2. How do you change directly from the present working directory to root directory?
[[email protected] html]$ cd /
In the above example, you can see a single line command can help you directly jump from your current working directory to the root, which is the top-level directory in the filesystem hierarchy. Use the following (pwd) command to see the path of the new directory location.
[[email protected] /]$ pwd
3. How do I switch back directly to the last working directory?
[[email protected] /]$ cd -
As we can see in our 1st example, we have been into the /var/www/html/ directory location, and then jumped into the root directory. Now going back to the last working directory, which is /var/www/html/, use the above command. It is generally known as the shortcut command in the directory tree structure. The beauty of this command will be to print the full path of your previous working directory when the return value becomes successful.
4. How to quickly jump into the user's home directory?
[[email protected] html]$ cd OR [[email protected] html]$ cd ~
You can use either one of the above commands to switch directly to the user's home directory from any other path. The tild (~) symbol always refers to the Users home directory. For scripting
, you can even use the "$HOME environment variable".
[[email protected] ~]$ pwd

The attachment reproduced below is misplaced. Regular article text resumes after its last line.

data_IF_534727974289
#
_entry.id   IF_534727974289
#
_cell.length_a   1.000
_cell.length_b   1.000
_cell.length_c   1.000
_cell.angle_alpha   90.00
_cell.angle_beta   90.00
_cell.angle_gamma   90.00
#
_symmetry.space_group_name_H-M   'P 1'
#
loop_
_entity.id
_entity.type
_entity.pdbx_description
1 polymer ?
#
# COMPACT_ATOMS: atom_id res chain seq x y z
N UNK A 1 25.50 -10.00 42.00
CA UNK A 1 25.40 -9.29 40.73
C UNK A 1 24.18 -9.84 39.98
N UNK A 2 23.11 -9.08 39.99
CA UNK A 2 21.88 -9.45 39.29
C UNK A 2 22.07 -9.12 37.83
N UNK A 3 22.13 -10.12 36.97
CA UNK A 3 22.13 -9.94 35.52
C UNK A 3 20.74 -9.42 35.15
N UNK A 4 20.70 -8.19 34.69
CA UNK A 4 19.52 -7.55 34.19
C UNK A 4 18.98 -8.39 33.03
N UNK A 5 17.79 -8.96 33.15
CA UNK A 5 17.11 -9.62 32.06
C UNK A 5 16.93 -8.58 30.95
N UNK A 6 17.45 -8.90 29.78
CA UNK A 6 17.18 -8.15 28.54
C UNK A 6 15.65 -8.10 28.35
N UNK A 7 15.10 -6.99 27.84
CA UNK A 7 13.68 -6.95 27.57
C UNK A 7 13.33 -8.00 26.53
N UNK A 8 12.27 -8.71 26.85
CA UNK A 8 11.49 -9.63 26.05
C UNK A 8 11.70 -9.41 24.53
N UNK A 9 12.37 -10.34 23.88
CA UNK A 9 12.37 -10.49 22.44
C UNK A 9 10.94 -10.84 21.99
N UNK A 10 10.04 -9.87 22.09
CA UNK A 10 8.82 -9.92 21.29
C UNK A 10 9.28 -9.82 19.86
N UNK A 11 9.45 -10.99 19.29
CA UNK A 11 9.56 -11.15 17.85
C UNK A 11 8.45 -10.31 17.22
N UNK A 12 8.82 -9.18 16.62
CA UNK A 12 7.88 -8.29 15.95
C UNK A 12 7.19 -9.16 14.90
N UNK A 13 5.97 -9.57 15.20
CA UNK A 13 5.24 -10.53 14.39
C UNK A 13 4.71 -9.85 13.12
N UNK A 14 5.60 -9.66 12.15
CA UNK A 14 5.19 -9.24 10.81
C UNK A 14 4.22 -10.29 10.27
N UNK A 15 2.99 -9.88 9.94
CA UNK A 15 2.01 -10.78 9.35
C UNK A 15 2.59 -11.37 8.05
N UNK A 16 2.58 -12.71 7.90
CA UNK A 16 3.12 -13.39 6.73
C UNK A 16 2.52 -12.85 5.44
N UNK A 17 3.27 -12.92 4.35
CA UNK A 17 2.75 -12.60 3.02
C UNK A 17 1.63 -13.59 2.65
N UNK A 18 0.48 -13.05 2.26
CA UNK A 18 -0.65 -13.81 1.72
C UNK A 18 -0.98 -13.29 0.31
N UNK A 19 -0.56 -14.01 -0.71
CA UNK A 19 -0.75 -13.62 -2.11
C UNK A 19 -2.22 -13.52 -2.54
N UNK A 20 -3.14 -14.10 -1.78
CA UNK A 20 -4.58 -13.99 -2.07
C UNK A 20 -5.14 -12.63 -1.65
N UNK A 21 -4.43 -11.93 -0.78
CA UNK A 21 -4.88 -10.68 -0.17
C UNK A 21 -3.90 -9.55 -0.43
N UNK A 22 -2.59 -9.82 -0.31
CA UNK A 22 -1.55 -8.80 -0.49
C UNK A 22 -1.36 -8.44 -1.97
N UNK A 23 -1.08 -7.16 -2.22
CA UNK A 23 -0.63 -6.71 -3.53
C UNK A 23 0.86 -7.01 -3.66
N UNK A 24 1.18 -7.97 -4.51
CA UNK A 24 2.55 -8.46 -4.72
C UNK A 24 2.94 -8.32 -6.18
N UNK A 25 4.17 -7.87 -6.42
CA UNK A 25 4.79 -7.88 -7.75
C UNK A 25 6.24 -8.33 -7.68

If you are located under /var/www/html directory and want to quickly navigate to the Downloads directory, which resides inside your home directory.
[[email protected] html]$ cd ~/Downloads/
[[email protected] Downloads]$
The tild (~) symbol represents, it always returns immediately to the user's home directory. In the above output, you can see, by using a single line command, we can switch immediately to a sub-directory, which is inside the home directory of LinuxTeck. Use the following (pwd) command to see the path.
[[email protected] Downloads]$ pwd
The relative path always points to the present working directory location. In this example, let’s assume that I am working in the home directory of linuxteck (/home/linuxteck) and wish to change to the user’s document directory /home/linuxteck/Document. Here I use the concept of a relative path. For a better understanding, first, let’s print the current working directory.
[[email protected] ~]$ pwd
Here is the relative path.
[[email protected] ~]$ cd Documents/
[[email protected] Documents]$ pwd
7. How do I change it to a parent directory or one level up, a directory?
[[email protected] Documents]$ cd ..
The double (..) dot argument always represents going back to the parent directory or switching one level up from the current working directory. For example, let us assume that you are currently located in the /home/linuxteck/Document directory and want to switch back to your previous working directory "/home/linuxteck". This can be achieved by using the double (..) dot as mentioned above or provide an absolute path which is "cd /home/linuxteck". The output of the above command will be :